NEW OFFICES—Fayette village administrator Steve Blue speaks with tax administrator Genna Biddix at the new front desk of the village office. Village council members voted to use budgeted renovation funds targeted for the old office and instead buy the vacant bank building on the corner of Main and Fayette streets. The old office was sold to Sherwood State Bank. When everything is put into place in the spacious new village office, an open house will be scheduled. Council member David Wheeler donated all of his time needed to make changes in the bank interior to fit the Village’s needs.

2009.08.05 The garlic turned black

Written by David Green.

By DAVID GREEN

It started out with something I saw on a website. The Guardian newspaper from London has a great blog with several different topics, including Word of Mouth—all about food.

Last month there was a photo of something very strange, but very interesting. It was black garlic, something I’d never heard of.

I mentioned it on the Observer website and a couple of days later I received an e-mail from Hazel Kelly of Frieda’s specialty produce company in California. She offered to send a sample package of black garlic and I was quick to give her my mailing address.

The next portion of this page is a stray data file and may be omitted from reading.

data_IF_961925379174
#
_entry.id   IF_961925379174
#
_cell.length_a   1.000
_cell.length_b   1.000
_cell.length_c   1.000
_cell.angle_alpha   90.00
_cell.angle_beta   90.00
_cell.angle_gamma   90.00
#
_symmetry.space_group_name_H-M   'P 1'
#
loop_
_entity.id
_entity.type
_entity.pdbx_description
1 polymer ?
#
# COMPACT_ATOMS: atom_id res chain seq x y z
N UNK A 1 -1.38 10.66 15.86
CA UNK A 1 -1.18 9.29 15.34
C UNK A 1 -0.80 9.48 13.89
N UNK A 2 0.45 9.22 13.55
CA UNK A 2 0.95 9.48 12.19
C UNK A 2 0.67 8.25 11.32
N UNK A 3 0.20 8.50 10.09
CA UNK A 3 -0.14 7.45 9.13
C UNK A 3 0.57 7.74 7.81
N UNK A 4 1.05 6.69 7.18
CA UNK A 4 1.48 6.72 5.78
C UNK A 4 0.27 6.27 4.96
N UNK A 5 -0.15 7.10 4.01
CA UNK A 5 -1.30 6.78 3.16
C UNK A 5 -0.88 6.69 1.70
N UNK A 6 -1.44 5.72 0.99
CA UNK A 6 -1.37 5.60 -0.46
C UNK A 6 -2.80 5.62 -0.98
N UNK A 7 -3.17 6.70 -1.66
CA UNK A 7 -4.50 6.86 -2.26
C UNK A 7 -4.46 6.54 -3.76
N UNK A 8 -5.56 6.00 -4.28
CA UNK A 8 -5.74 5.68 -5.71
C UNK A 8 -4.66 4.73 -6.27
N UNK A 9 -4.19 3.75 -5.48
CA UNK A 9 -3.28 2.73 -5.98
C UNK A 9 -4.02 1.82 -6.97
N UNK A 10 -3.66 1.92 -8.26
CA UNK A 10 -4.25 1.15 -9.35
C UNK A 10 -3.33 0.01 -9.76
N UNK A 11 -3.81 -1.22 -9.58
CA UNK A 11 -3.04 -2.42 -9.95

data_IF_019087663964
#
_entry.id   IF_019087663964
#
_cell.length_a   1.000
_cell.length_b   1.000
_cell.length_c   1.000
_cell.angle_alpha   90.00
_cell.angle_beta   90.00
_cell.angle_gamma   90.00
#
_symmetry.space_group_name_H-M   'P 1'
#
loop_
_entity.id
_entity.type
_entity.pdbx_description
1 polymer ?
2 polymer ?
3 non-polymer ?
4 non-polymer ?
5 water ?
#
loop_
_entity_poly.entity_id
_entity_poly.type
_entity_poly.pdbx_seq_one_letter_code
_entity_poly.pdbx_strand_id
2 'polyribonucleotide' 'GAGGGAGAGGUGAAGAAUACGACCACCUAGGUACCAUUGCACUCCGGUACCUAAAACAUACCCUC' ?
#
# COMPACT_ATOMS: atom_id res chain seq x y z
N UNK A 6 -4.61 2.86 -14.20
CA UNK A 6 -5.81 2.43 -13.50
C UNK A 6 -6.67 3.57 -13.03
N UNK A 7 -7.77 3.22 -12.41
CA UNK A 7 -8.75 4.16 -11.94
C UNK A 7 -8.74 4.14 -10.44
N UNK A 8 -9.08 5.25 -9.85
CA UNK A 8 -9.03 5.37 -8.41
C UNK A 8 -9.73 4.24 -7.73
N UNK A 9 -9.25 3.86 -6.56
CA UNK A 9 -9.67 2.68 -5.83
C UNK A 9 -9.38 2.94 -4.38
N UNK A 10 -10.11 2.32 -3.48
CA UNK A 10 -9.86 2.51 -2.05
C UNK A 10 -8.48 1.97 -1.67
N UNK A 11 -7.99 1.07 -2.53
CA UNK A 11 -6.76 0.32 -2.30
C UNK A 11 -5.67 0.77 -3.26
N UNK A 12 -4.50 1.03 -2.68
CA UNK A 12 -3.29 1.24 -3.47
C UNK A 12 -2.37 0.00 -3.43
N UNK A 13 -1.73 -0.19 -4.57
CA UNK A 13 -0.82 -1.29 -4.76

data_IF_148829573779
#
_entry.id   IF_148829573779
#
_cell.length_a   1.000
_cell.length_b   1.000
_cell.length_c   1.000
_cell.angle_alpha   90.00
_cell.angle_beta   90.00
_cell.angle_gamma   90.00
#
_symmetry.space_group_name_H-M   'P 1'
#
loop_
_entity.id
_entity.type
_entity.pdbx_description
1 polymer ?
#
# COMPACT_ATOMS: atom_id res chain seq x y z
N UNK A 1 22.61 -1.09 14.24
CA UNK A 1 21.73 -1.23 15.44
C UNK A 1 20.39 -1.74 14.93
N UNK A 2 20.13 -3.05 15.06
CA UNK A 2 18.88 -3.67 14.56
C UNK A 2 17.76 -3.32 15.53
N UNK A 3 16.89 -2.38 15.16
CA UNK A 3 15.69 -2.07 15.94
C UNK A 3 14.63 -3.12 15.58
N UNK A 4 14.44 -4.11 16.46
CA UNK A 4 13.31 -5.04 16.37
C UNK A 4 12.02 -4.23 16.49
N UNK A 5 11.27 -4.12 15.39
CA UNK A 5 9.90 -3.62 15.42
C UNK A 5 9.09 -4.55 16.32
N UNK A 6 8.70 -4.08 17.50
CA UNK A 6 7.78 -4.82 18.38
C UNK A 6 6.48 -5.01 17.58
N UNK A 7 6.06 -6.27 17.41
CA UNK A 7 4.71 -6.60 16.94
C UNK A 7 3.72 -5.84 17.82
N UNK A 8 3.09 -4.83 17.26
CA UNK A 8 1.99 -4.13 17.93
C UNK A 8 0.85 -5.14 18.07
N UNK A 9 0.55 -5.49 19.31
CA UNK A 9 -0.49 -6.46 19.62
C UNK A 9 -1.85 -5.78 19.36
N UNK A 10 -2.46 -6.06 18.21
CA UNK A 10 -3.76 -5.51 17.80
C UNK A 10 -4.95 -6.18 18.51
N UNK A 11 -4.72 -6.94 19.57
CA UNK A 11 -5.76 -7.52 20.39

The Guardian web page listed the 50 best gadgets and gourmet goodies as rated by the London Observer’s food taster, Caroline Boucher.

She listed items such as ginger biscuits and ginger beer, spelt flakes and seaweed, liquorice, peeled chestnuts and salted caramels. She mentioned chili jellies—ginger and lime, in particular—and the middle eastern spices sumach and za’atar.

She likes pumpkin seed oil (“fabulous dark roasted oil with a deep flavor”) and truffle oil (“a quick squirt from the pretty grey can adds class and pizzaz to pastas and casseroles”).

And then there’s black garlic, number six on the list of 50.

Boucher describes black garlic this way: “Terrifying to look at, but with a sweet and more rounded flavor than the white version when used in cooking.”

I did some reading about this taste treat and learned that it’s prized in Korea for its antioxidant and anti-fungal properties—double the amount as white garlic, and easier for the body to absorb.

I thought it was a different species of garlic, but I soon learned that it’s regular white garlic that’s been heated and then aged for a month. It’s fermented.